On recruitment, Cheung noted that the legal profession had a role to play in encouraging “suitable lawyers” to apply to become judges. The Judiciary will undoubtedly be only too willing to work with the legal profession in promoting the idea of a judicial career among its members, even though the cream may be somewhat reluctant to make a move (it is by no means uncommon for a senior counsel to earn at least HK$1 million a month).

Although judges of the high court (and above) can now remain in harness until they turn 70 (with the option of extensions thereafter), this, for no good reason, does not apply to district judges (or permanent magistrates). As judges are barred from returning to private practice once they retire, this is a disincentive to potential district judges, and the retirement ages should be synchronized at a higher level.

Whereas Cheung, like Ma before him, is right to insist upon the maintenance of judicial standards, a Judiciary that is adequately staffed should remain the ultimate objective. However, if this cannot be timeously achieved, it is not the end of the world. The Judiciary has always been innovative, and it has various options at its disposal, none of which will harm the Judiciary or undermine the rule of law

In the past, moreover, there was a steady stream of prosecutors to the Judiciary, many of whom have made very significant contributions at all levels (most notably in the Court of Appeal). Given their existing pay scales and conditions of service, they sometimes adjust more easily to the judicial regime than private practitioners. They provide an obvious reservoir of talent, and it needs to be fully tapped.

Whereas it is traditionally the barristers who take up most of the senior judicial appointments, it is possible the more experienced solicitors might also be interested in a judicial career, and suitable encouragement could be welcomed by them.

The Judicial Committee will also be helping the Judiciary with its recruitment. It has undertaken to regularly track the earning levels of legal practitioners through benchmark studies and to review service conditions for judicial officers when invited by the government. It has also noted that “judges enjoy security of tenure and high esteem, which may be attractions for legal practitioners joining the bench”.

When all is said and done, however, there is still a severe manpower shortage, and various expedients are unavoidable.

It is, for example, typical for judges from lower courts to act up in higher courts as required (deputy judges), and this provides them with invaluable exposure to cases of greater significance. It also gives the Judiciary a chance to assess them, with a view to future promotion. There may be some scope for expanding the program, with more private practitioners also being invited to sit as deputy judges (and hopefully gain new insights into judicial work).

As of Nov 17, 15 of the bar’s senior counsel (SC) were serving as recorders of the Court of First Instance. A recorder typically devotes several weeks a year to trying cases, and their services are always in great demand during the holiday periods, when the regular judges take leave. It may be necessary to appoint additional recorders, and some of them, having tested the water, may decide to take up a judicial career.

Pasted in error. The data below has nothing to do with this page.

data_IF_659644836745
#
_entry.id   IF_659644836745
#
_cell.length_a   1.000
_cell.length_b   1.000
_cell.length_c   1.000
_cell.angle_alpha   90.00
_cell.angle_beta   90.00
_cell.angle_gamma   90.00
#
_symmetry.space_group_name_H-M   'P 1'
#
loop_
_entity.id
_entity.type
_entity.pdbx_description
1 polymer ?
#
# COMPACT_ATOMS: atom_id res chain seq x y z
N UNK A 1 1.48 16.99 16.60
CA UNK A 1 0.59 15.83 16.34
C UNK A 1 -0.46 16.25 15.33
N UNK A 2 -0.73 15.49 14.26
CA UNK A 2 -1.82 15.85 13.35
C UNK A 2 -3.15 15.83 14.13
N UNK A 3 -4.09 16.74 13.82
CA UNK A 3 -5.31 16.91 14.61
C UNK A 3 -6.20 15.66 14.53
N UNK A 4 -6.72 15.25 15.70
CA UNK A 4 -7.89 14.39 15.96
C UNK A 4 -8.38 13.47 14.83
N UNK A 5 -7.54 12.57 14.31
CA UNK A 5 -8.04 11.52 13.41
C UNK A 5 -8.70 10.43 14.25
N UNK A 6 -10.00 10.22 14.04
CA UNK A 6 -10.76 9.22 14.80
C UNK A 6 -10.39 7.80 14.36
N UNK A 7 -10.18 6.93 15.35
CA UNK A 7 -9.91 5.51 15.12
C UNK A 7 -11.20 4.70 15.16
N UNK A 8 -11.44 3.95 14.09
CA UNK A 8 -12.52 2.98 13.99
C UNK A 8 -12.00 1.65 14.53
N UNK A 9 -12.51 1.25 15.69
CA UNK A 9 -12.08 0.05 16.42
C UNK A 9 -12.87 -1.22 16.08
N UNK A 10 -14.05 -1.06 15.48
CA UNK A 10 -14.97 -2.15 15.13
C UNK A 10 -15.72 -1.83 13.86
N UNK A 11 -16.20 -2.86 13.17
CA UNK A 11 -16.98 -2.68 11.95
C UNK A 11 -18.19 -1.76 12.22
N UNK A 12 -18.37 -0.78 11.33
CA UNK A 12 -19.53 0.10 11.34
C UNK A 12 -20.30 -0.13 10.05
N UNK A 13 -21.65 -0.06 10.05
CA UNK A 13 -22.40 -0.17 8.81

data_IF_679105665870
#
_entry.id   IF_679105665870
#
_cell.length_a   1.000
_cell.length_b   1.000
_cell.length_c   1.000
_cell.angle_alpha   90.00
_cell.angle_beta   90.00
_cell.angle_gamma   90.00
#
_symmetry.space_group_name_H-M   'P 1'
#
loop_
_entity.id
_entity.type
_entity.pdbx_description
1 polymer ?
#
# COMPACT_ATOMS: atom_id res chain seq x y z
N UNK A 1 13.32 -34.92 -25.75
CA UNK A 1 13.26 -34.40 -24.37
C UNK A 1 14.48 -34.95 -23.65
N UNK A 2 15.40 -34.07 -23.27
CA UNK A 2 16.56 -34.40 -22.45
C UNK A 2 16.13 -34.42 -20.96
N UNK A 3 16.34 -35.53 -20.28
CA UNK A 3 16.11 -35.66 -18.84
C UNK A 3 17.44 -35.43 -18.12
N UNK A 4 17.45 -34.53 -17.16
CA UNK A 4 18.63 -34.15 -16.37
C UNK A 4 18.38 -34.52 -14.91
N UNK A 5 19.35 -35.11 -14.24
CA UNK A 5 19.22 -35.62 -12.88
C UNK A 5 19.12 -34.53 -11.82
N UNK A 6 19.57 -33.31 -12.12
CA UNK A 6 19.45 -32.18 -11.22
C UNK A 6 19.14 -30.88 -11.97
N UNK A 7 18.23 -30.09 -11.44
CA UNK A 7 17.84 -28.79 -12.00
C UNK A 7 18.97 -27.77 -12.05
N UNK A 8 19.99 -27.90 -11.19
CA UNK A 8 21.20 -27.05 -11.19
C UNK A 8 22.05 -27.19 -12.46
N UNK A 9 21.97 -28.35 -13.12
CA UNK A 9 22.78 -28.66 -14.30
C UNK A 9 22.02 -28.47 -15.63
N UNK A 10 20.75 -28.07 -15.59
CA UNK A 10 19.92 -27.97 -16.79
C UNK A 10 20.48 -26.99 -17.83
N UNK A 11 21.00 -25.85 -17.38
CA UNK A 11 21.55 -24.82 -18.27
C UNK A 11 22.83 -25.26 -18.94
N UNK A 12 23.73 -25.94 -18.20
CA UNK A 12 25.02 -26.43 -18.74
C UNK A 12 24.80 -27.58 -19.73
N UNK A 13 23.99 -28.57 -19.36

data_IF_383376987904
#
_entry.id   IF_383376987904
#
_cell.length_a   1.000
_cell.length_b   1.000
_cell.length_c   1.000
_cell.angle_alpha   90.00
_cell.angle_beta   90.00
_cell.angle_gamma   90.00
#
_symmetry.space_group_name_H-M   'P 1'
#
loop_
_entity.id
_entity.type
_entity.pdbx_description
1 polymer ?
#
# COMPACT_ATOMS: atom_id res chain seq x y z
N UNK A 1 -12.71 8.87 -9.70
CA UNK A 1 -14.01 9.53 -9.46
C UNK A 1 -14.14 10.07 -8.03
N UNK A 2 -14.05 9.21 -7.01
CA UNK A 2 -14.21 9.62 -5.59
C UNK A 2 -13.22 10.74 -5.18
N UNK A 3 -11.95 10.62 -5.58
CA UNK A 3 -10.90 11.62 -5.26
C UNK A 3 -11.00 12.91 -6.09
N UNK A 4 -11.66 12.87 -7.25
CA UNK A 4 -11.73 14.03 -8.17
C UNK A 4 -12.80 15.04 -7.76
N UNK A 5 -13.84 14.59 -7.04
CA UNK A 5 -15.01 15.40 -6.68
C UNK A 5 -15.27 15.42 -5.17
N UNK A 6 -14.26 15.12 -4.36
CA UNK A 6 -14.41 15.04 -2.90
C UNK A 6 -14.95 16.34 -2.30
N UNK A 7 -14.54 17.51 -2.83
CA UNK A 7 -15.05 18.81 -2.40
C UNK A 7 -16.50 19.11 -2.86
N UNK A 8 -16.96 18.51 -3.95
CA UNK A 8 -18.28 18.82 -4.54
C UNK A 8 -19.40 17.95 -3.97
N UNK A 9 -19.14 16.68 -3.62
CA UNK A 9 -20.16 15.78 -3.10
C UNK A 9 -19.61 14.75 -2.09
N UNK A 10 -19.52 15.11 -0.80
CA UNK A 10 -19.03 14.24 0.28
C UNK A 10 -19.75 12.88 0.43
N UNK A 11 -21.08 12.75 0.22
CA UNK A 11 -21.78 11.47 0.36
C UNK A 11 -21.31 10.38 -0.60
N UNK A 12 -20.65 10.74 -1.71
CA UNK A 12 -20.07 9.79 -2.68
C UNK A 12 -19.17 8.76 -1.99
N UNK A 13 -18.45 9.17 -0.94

As the HKCFA has overseas judges serving on it, there appears to be no valid reason why foreigners should not also be recruited to sit in the Court of First Instance and the District Court. This was common before 1997, and, in the absence of suitably qualified local candidates, there is no impediment to recruiting them now. After all, the Basic Law, prescient as ever, confirms they are welcome. It provides that judges (and other members of the Judiciary) “may be recruited from other common law jurisdictions” (Art.92).

If this were done, there would undoubtedly be great interest worldwide, most notably in places with traditional ties to Hong Kong, like Australia, Ireland and the United Kingdom. Overseas professionals could either be appointed as permanent judges or as deputy judges, and one recent appointment illustrates the point.

In 2018, a retired British high court judge, William Blair, the brother of former prime minister Tony Blair, was appointed as a deputy judge of the Court of First Instance. Given his area of expertise, he was assigned to commercial cases, and, having served on the court for a few weeks, he returned thereafter on several occasions, making, by all accounts, a valuable contribution. There would undoubtedly be other retired judges (and practicing barristers) who would jump at the opportunity to serve in Hong Kong’s courts for a while, and it may be time to put out feelers.

It is undoubtedly true that threats to the Judiciary from US ideologues may unnerve some people. What, however, is required are jurists who are fearless, determined to uphold the rule of law, and desirous of serving Hong Kong. Faint hearts need not apply.

Whereas Cheung, like Ma before him, is right to insist upon the maintenance of judicial standards, a Judiciary that is adequately staffed should remain the ultimate objective. However, if this cannot be timeously achieved, it is not the end of the world. The Judiciary has always been innovative, and it has various options at its disposal, none of which will harm the Judiciary or undermine the rule of law.

The author is a senior counsel and law professor, and was previously the director of public prosecutions of the Hong Kong Special Administrative Region.

The views do not necessarily reflect those of China Daily.